Neo Constructivism Analysis

Great Essays
Charley Du
Prof. Peter Katzenstein
GOVT 1817
Nov. 17 2015
Neo-Constructivism: The Propagation of Domestic Politics onto the International Stage
The Cuban Missile Crisis is, for many, one single incident the Cold War in which the threat of a nuclear war between the United States and the Soviet Union escalated the closest to the point of no return. The end of the incident during the presidency of John F. Kennedy inspired a general change in attitudes from both the American and Soviet sides that they never want to come that close again. In the decades that followed, much has been written about the causes of the so called “crisis” and whether the United States had compelling reason to act when faced with evidence that the Soviet Union was installing
…show more content…
He starts his argument by saying that analysts look at world events through “conceptual lenses,” preconceived notions and ideas of relative importance that impact their thoughts and conclusions. This point was important to make because at the time of his writing, the dominant international relations theory was systemic realism, which is extremely similar to Allison’s Rational Policy Model. Allison, however, criticizes the Rational Policy Model because it treats nations as “black boxes” without a differentiated decision-making structure and bureaucracy. In his argument, Allison claims that there are variations of the Rational Policy Model which considers the national leaders, their interests as well as different actors, such as parties, within a government. The aforementioned variations are differentiated from Allison’s alternative models, which he terms the Organizational Process Model and Bureaucratic Politics Model. In the Organizational Process Model, the analyst confronts different organizations within a government and the behavior of those particular organizations whereas in the Bureaucratic Politics Model, the analyst sees the reasoning and perceptions of important players involved in an international decision. After further analysis of …show more content…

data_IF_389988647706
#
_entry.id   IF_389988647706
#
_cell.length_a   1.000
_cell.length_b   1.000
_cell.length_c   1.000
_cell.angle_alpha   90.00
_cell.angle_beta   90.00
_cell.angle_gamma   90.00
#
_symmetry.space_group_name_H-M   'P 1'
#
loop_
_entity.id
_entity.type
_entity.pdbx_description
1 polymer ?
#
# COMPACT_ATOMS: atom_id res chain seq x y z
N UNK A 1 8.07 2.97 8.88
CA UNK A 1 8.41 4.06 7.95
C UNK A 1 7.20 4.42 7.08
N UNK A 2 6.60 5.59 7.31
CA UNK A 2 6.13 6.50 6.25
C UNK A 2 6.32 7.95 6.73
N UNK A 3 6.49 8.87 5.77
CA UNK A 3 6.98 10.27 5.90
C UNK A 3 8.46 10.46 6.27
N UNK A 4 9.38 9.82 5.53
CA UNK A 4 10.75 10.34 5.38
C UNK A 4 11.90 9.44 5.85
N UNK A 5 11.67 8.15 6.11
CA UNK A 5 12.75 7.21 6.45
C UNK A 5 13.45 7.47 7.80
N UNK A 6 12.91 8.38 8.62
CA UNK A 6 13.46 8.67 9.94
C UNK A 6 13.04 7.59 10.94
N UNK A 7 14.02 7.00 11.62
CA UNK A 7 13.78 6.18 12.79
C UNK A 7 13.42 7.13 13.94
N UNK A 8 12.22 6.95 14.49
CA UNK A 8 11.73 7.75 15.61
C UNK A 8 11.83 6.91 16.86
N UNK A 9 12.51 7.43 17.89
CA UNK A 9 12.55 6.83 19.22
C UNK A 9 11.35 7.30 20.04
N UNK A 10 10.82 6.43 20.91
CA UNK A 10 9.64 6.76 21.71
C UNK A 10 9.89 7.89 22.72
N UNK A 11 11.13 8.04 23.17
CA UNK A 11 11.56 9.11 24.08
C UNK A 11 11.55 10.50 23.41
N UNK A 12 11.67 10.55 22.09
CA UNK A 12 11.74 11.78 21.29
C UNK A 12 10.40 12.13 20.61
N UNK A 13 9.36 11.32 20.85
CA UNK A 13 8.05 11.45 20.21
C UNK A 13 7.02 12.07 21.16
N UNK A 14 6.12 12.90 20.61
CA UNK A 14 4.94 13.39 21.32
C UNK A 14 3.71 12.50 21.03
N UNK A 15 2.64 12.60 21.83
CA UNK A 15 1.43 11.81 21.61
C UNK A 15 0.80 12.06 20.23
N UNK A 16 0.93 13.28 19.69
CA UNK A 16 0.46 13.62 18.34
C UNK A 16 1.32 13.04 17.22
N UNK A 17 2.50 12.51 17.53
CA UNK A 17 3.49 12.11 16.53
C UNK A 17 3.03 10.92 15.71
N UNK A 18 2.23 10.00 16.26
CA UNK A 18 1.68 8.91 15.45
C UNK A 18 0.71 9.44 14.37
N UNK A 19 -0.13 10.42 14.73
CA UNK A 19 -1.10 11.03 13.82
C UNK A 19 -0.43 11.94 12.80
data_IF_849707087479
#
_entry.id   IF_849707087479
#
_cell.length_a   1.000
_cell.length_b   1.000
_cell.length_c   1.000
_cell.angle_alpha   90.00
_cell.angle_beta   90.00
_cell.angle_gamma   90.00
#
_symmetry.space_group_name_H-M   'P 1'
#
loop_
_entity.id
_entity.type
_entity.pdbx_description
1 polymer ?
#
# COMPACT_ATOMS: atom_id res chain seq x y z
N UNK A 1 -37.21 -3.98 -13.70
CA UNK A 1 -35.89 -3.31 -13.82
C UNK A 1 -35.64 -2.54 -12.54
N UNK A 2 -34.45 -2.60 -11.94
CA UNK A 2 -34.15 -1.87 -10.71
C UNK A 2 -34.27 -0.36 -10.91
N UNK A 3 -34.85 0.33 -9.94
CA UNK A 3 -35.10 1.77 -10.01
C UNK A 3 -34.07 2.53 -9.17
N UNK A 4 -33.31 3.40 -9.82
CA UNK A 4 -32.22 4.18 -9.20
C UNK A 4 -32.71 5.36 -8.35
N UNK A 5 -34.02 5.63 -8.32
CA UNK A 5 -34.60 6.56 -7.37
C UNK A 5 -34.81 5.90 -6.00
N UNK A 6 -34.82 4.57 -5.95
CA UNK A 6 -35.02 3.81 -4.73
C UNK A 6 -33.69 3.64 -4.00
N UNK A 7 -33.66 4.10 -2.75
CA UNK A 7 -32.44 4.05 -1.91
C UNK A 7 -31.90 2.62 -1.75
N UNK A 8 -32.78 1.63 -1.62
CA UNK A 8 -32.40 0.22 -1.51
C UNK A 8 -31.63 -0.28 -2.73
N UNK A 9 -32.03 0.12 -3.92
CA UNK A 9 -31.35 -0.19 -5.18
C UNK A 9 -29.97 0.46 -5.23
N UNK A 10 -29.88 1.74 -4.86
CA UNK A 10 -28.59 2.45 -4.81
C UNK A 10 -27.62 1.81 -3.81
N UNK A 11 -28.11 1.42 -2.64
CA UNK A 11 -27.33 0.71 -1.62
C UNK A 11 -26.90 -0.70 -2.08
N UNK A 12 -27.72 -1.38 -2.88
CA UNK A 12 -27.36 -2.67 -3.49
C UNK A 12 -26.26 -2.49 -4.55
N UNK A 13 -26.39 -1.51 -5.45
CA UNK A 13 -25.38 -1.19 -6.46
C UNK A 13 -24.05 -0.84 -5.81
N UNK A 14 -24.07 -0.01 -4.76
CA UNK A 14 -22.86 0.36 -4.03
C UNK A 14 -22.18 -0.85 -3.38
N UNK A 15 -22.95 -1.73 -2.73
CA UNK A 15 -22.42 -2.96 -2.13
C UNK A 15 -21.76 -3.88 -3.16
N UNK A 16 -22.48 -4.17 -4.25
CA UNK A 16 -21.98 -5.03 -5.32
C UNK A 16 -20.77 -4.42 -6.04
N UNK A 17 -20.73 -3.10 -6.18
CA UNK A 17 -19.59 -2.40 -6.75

A criticism specific to Allison is his treatment and division of different models in his essay. The Rational Policy Model, Allison claims, focuses on “acts of nations,” effectively removing internal decision making processes from the international arena. However, when he proceeds to illustrate the model using the Cuban Missile Crisis, Allison adds the caveat that the “pure” Rational Policy Model can have variants. Furthermore, he discusses the different ways in which these variants can affect international relations by dividing them into three obscure categories, when the national actor’s choice is taken, when the national actor’s personal or party values are maximized, and when there are several actors and the winning actor’s values are maximized. The variants to the Rational Policy Model do not view states as “black boxes” as Allison previously argued. Using the same model, whereas the President’s role is rendered obsolete in the “pure” model, it is given some relevance in the variants. Allison’s nuanced approach to how the three types of variants differ is also perplexing. Not only is domestic politics—in Allison’s case, “Hawks and Doves”—given a role in international relations, so are national leaders and human nature. Thus, Allison’s

Related Documents

  • Superior Essays

    Despite the origins and use of this ideology benefitting several accounts in International Relations, Morgenthau’s ideology is an archaic example of how society crumbles. This article is flawed because states do not solely act on self-interest anymore, society cannot be broken down…

    • 1121 Words
    • 5 Pages
    Superior Essays
  • Improved Essays